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New GP contract to mandate practices to join primary care networks

Exclusive GP practices in England can expect changes to their contract from April mandating them to join networks of 30-50,000 patients in return for a major funding boost, Pulse has learned.

The BMA's GP Committee is in the final stages of negotiating the changes following the long-awaited publication of the NHS long-term plan, which will see primary and community care receive an extra £4.5bn by 2023/24.

The new contract is also likely to see changes to QOF and a review of funding the immunisation schemes, the long-term plan says.

Under the plans, all local enhanced services are likely to be funded by CCGs through the networks.

GPC chair Dr Richard Vautrey told Pulse that the 2019/20 contract changes, which have yet to be signed off, will require practices to join primary care networks but that no practice would need to give up their GMS contract as a result.

The long-term plan says that the 'vanguard' programme - which saw GPs working in networks and covering larger patient groups - has been successful and can now be rolled out across England. As a result, GP practices will be told to enter into a network contract 'as part of a set of multi-year contract changes', and 'as an extension of their current contract'.

The plan says: 'The £4.5bn of new investment will fund expanded community multidisciplinary teams aligned with new primary care networks based on neighbouring GP practices that work together typically covering 30-50,000 people.

'As part of a set of multi-year contract changes individual practices in a local area will enter into a network contract, as an extension of their current contract, and have a designated single fund through which all network resources will flow.'

It adds: 'Most CCGs have local contracts for enhanced services and these will normally be added to the network contract.'

The networks will have 'expanded neighbourhood teams', which the plan says 'will comprise a range of staff such as GPs, pharmacists, district nurses, community geriatricians, dementia workers and AHPs such as physiotherapists and podiatrists/chiropodists, joined by social care and the voluntary sector'.

As well as this, the plan suggests other changes to the GMS contract, including:

  • Changes to QOF, which will se  a new Quality Improvement (QI) being worked up with the RCGP, NICE and the Health Foundation, while the 'least effective indicators will be retired'.
  • A ' fundamental review of GP vaccinations and immunisation standards, funding, and procurement' in 2019 in a bid to improve immunisation coverage.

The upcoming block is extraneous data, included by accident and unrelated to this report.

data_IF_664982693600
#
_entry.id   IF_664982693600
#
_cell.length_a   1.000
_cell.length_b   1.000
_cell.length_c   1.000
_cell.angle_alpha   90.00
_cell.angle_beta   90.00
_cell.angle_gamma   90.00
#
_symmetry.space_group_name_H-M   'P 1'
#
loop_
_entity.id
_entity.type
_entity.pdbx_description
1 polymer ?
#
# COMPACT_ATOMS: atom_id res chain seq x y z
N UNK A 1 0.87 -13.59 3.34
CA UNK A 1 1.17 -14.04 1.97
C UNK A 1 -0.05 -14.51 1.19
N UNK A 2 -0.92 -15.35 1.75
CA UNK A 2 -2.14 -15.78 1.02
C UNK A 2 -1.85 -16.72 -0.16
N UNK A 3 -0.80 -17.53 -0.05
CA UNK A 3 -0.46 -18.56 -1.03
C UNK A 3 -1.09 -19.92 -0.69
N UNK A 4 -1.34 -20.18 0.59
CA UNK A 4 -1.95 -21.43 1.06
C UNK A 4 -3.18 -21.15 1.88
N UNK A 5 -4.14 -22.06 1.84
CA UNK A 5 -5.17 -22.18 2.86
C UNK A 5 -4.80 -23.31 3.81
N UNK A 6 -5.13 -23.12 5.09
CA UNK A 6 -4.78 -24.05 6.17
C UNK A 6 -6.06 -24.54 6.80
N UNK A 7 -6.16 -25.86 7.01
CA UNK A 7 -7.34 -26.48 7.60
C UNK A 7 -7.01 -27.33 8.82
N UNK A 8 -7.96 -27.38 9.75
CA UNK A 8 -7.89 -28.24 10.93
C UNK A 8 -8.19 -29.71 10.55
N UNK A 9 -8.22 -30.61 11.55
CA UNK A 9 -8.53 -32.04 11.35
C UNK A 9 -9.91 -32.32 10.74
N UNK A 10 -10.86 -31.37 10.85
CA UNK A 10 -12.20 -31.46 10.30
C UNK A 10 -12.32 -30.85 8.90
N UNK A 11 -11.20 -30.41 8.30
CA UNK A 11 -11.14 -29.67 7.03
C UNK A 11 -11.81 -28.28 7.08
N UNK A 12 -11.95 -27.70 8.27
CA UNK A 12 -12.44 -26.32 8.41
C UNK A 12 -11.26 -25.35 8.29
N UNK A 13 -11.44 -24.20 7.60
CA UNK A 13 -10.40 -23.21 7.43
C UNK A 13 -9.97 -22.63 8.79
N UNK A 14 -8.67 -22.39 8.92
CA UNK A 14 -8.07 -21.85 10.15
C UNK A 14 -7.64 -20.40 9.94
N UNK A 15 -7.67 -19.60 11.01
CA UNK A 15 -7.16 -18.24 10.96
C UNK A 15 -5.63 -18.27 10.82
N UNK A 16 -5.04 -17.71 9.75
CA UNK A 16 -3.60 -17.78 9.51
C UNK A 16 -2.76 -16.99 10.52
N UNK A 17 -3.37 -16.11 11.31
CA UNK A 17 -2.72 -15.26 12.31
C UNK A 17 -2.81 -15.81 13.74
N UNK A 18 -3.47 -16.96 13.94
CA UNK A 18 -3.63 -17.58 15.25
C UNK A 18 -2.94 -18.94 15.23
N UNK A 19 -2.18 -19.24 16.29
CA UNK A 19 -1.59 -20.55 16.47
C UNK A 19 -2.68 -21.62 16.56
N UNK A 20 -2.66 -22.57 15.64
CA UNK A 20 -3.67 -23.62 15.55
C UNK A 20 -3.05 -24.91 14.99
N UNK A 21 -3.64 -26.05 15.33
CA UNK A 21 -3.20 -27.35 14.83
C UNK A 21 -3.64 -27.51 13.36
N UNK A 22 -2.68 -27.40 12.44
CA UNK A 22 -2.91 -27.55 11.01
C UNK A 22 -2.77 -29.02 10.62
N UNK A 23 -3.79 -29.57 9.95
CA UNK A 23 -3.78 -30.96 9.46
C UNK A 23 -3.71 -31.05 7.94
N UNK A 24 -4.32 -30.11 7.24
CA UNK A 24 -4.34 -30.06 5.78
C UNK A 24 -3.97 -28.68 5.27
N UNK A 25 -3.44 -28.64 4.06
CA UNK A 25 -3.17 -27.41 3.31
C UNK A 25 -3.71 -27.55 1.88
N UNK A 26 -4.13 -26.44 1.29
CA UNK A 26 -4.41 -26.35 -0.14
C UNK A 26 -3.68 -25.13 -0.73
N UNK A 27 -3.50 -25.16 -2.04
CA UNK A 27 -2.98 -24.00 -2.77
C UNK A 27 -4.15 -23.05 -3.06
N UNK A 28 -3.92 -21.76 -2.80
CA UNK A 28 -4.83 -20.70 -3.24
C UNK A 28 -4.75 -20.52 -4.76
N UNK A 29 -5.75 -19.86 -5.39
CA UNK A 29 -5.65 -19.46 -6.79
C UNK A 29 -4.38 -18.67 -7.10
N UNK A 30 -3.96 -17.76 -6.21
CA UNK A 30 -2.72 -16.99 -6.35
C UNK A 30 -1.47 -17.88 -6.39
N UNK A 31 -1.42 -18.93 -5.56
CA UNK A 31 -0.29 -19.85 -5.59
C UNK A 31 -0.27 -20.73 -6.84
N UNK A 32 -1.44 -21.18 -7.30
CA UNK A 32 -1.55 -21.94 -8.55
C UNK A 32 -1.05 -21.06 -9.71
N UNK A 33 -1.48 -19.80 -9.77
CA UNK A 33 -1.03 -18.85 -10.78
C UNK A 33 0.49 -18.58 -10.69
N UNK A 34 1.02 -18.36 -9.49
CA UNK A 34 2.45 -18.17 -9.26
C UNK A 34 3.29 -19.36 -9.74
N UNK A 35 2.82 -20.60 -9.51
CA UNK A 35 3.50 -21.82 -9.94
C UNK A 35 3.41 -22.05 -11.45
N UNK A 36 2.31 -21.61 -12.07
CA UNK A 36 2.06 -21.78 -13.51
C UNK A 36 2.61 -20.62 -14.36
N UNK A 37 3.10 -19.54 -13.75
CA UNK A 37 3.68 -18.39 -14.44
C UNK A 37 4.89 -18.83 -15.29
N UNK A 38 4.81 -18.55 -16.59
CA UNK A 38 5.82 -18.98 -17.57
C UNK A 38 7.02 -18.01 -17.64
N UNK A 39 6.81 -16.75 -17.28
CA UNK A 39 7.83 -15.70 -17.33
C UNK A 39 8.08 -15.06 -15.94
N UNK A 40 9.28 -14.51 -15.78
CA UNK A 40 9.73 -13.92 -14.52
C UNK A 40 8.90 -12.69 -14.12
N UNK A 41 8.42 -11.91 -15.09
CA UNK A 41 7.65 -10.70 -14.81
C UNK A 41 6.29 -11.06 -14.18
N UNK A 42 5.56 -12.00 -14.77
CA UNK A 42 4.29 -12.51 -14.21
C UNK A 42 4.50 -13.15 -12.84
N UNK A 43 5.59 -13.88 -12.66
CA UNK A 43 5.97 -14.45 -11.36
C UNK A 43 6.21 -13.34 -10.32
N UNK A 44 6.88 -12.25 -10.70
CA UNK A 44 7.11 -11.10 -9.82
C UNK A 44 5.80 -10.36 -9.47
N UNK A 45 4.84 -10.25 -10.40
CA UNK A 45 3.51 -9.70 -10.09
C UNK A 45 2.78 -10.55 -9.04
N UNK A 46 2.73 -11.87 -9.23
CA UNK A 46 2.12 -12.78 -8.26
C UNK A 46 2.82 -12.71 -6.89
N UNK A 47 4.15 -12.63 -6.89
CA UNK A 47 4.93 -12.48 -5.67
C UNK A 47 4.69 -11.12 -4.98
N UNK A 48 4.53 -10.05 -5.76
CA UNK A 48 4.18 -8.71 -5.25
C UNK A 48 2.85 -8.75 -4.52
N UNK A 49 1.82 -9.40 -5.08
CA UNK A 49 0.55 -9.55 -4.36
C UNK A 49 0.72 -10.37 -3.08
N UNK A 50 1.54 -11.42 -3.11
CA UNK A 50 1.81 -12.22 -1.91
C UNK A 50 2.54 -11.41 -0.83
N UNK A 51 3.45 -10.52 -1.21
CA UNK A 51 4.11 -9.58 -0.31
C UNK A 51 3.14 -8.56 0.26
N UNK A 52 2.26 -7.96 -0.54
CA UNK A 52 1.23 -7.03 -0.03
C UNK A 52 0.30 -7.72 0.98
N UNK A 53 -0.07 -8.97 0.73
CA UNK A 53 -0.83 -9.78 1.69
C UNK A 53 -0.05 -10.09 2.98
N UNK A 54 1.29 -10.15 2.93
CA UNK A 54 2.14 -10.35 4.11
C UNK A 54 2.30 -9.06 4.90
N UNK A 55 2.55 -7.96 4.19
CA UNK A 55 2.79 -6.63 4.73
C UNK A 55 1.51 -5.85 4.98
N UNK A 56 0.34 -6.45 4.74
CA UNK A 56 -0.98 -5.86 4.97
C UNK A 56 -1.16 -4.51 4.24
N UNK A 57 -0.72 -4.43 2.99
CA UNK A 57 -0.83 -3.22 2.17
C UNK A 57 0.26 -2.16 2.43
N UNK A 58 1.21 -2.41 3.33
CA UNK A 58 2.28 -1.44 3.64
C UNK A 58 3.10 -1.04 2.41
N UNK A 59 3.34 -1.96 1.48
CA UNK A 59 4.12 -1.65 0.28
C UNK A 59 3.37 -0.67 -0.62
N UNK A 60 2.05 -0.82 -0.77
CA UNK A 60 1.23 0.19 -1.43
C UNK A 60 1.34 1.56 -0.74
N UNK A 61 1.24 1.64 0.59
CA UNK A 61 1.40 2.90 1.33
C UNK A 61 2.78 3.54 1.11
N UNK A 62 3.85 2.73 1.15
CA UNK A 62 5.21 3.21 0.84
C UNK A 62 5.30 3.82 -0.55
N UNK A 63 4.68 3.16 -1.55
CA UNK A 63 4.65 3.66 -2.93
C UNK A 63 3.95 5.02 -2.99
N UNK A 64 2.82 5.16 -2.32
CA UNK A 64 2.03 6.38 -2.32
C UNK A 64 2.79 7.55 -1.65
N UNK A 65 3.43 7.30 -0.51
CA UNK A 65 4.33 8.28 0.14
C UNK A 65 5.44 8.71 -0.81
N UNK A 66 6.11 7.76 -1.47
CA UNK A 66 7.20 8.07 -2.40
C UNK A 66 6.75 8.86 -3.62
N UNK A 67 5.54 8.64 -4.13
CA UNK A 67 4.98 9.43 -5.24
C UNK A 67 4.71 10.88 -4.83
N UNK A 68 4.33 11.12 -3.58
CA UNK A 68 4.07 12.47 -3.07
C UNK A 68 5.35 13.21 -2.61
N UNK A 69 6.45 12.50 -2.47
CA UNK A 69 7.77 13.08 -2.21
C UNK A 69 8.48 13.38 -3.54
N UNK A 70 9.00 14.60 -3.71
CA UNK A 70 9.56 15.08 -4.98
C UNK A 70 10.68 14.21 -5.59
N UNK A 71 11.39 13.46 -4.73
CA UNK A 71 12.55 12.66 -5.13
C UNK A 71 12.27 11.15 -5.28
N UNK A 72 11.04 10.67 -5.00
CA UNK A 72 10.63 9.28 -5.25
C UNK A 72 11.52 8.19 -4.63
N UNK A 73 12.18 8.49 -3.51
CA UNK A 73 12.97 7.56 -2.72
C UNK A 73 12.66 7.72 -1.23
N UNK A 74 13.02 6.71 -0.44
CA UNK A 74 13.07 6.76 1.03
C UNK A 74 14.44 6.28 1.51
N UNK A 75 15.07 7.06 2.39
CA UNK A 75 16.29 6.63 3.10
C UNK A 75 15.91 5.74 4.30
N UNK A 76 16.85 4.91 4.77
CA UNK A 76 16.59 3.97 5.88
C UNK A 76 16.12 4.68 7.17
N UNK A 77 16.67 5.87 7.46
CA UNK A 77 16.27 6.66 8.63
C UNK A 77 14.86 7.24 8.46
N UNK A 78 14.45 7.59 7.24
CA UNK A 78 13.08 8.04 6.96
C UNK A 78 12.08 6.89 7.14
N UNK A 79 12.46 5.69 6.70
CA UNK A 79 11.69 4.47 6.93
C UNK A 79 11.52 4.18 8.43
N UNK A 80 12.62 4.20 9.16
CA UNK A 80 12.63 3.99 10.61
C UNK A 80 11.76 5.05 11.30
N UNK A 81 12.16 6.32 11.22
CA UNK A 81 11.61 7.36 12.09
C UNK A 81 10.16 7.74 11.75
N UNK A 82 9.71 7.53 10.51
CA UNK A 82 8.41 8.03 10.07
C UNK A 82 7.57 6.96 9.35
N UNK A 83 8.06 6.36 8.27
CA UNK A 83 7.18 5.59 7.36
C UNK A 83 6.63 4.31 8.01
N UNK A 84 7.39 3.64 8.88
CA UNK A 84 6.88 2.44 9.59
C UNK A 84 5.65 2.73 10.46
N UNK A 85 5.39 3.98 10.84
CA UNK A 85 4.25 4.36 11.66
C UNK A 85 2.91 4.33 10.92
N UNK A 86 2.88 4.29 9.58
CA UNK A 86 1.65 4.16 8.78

Dr Vautrey told Pulse: 'Practices are already starting to develop networks covering 30-50,000 patients. This is a contractual change that will facilitate and support that. We will have more detail on that as soon as we finalise the contract.

'Every practice will be part of a network. How they engage with that will be for them to determine but I would hope that the contract changes will make it beneficial for them, to be part of working with colleagues across an area.'

He added that this would mean 'retaining your GMS contract'.

'This builds on this contract and will not replace it. Nobody will have to give up their existing contract,' he said.

NHS England said in 2017 it was expecting '100%' of GP practices to cover networks of 30-50,000 patients by 'around 2019'.


Related images

  • Dr Richard Vautrey

Readers' comments (33)

  • Peter Swinyard

    Just for once this is not something to get all worried about but a mechanism for getting money into groups of practices. The redevelopment of the Primary Care Team as a Multidisciplinary Team at PCN level is very welcome and will reduce silo working where we are working against district nurses etc instead of with them.

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  • Skilled workforce. The age of the professions is over. For better or for worse.

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  • It’s genius in a way. They have worked out how to invest in primary care while ensuring individual practices don’t increase profits without providing additional services. Shame there won’t be many practices left to bid for this additional work.

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  • Why?

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  • National Hopeless Service

    Shit just got shitier.

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  • De-professionalising doctors just got worse.

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  • We’re graphically isolated with an elderly population. Not sure ‘one size fits all’ works for everyone.

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  • Mandating things doesn't always improve the work environment make staff "play nicely!" I find.

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  • This is nothing new. GP surgeries will close or merge. A hub model will develop. GPs are expensive-so many will be replaced by cheaper alternatives. Patient care will decline--but the traditional way of providing care is no longer sustainable. Is this the 14th 10 year plan since the NHS started?

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  • Ivan Benett

    An excellent development, essentially replicating Manchester model. Great opportunity for locality integrated teams, extended same day access, better long term condition management and continuity of care.
    BUT needs more capacity with a larger workforce to meet the needs of the locality population (which varies from one to another depending on demography and economic factors). In particular need a smaller case load per GP. Greater opportunity for flexibility of career choice and specialisation

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